A common thing that I see is people trying to wall off arguments they don’t like by stating a slogan, like “you shouldn’t push your moral rules on other people” or “that’s true for you, but not for me”. Those slogans are meant to get the person out of having to be reasonable about respecting moral obligations, or having to consider how the world really works when choosing what to do.
A self-defeating (or self-refuting) statement is one that fails to meet its own standard. In other words, it is a statement that cannot live up to its own criteria. Imagine if I were to say,
I cannot speak a word in English.
You intuitively see a problem here. I told you in English that I cannot speak a word in English. This statement is self-refuting. It does not meet its own standard or criteria. It self-destructs.
The important thing to remember with self-defeating statements is that they are necessarily false. In other words, there is no possible way for them to be true. This is because they violate a very fundamental law of logic, the law of non-contradiction. This law states that A and non-A cannot both be true at the same time and in the same sense. For example, it is not possible for God to exist and not exist at the same time and in the same sense. This would violate the law of non-contradiction. So if I were to say, “God told me He doesn’t exist” you would see intuitively the obvious self-refuting nature of this statement.
Aaron goes on to explain how to deal with self-refuting statements in the article.
Have you ever heard any of those? It’s amazing how often I hear statements like that when discussing interesting things like moral issues and politics with young people. The trick to being prepared to answer these is to learn lots of them. Then you recognize them when you hear them.
I noticed that Eric Chabot who runs the Ratio Christi chapter at the Ohio State University has arranged a lecture on the origin of life scheduled for tonight (Monday, October 28th, 2019). If any of you are free this evening, and near Columbus, Ohio, maybe you can make it to the lecture?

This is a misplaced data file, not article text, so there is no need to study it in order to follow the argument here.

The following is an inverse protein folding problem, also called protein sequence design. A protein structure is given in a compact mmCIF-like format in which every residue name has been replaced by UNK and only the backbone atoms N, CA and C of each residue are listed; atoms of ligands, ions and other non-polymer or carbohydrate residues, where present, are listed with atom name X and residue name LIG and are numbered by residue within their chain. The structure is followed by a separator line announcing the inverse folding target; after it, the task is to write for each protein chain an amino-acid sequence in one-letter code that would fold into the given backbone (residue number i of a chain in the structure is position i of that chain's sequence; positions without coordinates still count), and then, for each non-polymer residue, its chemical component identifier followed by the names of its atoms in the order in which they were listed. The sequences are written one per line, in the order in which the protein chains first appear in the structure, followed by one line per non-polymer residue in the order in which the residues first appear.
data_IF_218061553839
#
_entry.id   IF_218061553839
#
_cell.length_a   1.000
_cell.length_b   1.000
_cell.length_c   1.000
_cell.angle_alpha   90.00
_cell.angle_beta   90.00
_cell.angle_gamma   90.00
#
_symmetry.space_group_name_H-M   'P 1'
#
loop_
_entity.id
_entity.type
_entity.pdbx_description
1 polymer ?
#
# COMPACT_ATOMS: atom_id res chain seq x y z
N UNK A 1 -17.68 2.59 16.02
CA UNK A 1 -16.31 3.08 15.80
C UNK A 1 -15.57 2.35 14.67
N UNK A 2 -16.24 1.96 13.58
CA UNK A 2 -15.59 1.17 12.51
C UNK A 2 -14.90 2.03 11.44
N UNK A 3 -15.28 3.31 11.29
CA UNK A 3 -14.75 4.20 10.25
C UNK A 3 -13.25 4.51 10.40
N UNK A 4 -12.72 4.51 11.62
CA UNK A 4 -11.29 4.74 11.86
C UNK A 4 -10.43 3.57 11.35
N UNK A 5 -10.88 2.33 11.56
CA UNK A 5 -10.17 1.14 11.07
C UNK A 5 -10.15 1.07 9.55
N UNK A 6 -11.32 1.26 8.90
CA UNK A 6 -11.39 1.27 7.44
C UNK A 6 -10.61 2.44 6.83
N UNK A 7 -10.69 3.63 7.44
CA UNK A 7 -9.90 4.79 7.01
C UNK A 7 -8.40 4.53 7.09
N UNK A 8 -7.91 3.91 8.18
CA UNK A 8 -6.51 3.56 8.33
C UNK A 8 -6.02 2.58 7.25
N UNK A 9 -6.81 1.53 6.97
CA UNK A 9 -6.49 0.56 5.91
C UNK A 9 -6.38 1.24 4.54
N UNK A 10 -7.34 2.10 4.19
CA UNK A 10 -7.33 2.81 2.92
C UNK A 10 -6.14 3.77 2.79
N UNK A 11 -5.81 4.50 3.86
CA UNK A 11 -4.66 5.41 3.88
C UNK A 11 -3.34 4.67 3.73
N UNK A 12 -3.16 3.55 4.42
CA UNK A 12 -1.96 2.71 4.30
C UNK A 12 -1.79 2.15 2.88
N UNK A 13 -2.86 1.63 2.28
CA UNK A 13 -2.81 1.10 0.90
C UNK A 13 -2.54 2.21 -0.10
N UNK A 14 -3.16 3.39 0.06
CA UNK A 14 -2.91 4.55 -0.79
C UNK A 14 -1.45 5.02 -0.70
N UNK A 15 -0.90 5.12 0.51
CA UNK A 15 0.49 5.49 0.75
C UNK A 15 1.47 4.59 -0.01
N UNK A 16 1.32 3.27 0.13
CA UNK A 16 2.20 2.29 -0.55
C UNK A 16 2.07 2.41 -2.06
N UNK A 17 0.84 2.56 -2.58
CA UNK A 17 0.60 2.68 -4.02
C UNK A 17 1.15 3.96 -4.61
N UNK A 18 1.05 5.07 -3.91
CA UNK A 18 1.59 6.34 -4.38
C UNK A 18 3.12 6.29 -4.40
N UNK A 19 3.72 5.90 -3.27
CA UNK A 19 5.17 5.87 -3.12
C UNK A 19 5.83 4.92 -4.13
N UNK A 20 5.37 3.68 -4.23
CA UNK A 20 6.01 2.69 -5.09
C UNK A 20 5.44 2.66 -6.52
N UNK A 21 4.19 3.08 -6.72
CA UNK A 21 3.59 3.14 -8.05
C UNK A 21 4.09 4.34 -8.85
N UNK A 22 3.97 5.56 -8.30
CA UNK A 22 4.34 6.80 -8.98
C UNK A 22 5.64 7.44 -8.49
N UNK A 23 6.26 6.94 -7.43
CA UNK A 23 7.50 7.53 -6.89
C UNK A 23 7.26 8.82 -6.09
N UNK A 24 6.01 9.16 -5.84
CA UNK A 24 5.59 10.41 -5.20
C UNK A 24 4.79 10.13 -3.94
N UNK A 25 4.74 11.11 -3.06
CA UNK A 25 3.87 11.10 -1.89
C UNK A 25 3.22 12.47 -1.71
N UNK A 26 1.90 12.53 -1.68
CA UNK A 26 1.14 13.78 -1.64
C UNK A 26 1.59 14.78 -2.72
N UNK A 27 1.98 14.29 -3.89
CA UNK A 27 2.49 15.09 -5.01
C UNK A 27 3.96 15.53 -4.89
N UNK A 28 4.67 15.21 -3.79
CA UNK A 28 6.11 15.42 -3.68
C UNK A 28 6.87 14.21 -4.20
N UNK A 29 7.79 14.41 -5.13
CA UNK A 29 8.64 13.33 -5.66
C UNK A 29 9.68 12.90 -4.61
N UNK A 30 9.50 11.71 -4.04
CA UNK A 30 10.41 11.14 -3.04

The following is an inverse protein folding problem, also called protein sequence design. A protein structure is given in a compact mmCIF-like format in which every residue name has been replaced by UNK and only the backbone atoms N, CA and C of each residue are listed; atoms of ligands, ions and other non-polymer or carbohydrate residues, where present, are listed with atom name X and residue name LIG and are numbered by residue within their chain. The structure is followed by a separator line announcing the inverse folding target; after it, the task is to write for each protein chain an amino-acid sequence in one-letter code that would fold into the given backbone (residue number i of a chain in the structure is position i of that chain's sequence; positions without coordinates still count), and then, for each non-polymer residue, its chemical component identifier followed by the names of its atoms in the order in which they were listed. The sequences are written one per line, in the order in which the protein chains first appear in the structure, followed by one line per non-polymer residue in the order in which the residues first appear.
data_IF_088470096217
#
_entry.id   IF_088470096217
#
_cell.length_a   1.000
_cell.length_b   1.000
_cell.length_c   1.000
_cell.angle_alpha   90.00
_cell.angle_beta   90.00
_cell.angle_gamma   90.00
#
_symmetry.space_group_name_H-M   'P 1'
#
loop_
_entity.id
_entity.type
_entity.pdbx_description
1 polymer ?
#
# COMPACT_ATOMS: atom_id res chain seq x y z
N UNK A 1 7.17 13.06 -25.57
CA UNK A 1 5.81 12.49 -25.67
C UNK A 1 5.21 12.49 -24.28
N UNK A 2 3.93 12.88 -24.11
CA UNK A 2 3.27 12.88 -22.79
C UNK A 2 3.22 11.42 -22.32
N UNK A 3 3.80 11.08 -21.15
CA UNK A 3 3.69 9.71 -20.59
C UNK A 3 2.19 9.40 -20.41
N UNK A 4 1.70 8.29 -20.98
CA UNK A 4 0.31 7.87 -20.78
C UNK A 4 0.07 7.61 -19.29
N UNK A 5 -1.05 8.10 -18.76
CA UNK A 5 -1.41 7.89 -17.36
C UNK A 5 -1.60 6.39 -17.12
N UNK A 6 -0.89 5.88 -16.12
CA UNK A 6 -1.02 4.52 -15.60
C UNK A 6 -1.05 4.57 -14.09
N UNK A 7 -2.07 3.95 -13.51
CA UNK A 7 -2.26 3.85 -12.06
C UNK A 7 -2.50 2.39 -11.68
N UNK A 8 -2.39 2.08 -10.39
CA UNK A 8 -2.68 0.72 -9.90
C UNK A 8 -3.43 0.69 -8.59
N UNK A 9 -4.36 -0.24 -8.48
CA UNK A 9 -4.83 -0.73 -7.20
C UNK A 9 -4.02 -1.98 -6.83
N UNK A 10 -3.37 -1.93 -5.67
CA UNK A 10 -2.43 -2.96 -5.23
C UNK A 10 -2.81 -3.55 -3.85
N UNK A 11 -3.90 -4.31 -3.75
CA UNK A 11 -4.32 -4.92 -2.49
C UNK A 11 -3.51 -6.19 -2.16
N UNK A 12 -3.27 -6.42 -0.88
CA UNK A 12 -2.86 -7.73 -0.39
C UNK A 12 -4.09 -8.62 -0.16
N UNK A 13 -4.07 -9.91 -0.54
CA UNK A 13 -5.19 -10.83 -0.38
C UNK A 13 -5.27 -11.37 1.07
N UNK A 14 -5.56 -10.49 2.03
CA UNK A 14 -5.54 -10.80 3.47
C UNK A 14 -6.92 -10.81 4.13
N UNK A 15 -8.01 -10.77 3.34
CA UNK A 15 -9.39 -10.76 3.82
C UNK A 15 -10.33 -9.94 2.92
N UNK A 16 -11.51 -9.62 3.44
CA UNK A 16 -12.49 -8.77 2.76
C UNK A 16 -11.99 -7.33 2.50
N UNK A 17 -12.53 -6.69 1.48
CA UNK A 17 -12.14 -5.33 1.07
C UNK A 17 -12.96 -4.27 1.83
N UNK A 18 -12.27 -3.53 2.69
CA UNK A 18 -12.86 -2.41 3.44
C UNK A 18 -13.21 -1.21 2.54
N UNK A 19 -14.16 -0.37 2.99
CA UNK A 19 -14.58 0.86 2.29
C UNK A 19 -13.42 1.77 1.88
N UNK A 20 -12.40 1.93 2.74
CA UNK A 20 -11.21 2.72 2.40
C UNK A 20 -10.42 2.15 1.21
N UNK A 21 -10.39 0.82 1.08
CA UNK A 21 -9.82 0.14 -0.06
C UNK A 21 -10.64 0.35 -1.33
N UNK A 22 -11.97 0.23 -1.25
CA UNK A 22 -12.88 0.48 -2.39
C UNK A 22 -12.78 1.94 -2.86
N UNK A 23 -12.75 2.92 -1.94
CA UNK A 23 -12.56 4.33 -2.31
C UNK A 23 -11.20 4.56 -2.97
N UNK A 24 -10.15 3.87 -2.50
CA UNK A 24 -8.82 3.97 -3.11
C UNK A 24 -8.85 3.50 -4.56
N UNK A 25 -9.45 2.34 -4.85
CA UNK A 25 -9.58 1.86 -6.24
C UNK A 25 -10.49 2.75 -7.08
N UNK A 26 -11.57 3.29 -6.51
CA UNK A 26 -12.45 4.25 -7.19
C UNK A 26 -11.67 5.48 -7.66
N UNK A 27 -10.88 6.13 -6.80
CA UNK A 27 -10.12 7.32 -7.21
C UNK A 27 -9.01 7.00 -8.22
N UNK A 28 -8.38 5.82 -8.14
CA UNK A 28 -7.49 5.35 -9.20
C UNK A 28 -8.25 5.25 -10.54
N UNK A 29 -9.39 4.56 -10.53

Recently, I watched lectures from a recent Science and Faith Conference that occurred at Park Cities Baptist Church in Dallas, Texas. I sent the lectures to my STEM women advisors to get their opinions. It was unanimous that Tour’s talk on origin of life research was the best. So let’s see his bio, then we’ll take a look at his lecture.
James M. Tour, a synthetic organic chemist, received his Bachelor of Science degree in chemistry from Syracuse University, his Ph.D. in synthetic organic and organometallic chemistry from Purdue University, and postdoctoral training in synthetic organic chemistry at the University of Wisconsin and Stanford University.
After spending 11 years on the faculty of the Department of Chemistry and Biochemistry at the University of South Carolina, he joined the Center for Nanoscale Science and Technology at Rice University in 1999 where he is presently the T. T. and W. F. Chao Professor of Chemistry, Professor of Computer Science, and Professor of Materials Science and NanoEngineering.
Tour’s scientific research areas include nanoelectronics, graphene electronics, silicon oxide electronics, carbon nanovectors for medical applications, green carbon research for enhanced oil recovery and environmentally friendly oil and gas extraction, graphene photovoltaics, carbon supercapacitors, lithium ion batteries, CO2 capture, water splitting to H2 and O2, water purification, carbon nanotube and graphene synthetic modifications, graphene oxide, carbon composites, hydrogen storage on nanoengineered carbon scaffolds, and synthesis of single-molecule nanomachines which includes molecular motors and nanocars.
[…]Tour has over 650 research publications and over 120 patents.
As he explains in the lecture, his research has frequently been used in the private sector to solve real world problems.
Rice University chemist James Tour almost defies description in a video now up of his amazing presentation at Discovery Institute’s 2019 Dallas Conference on Science and Faith.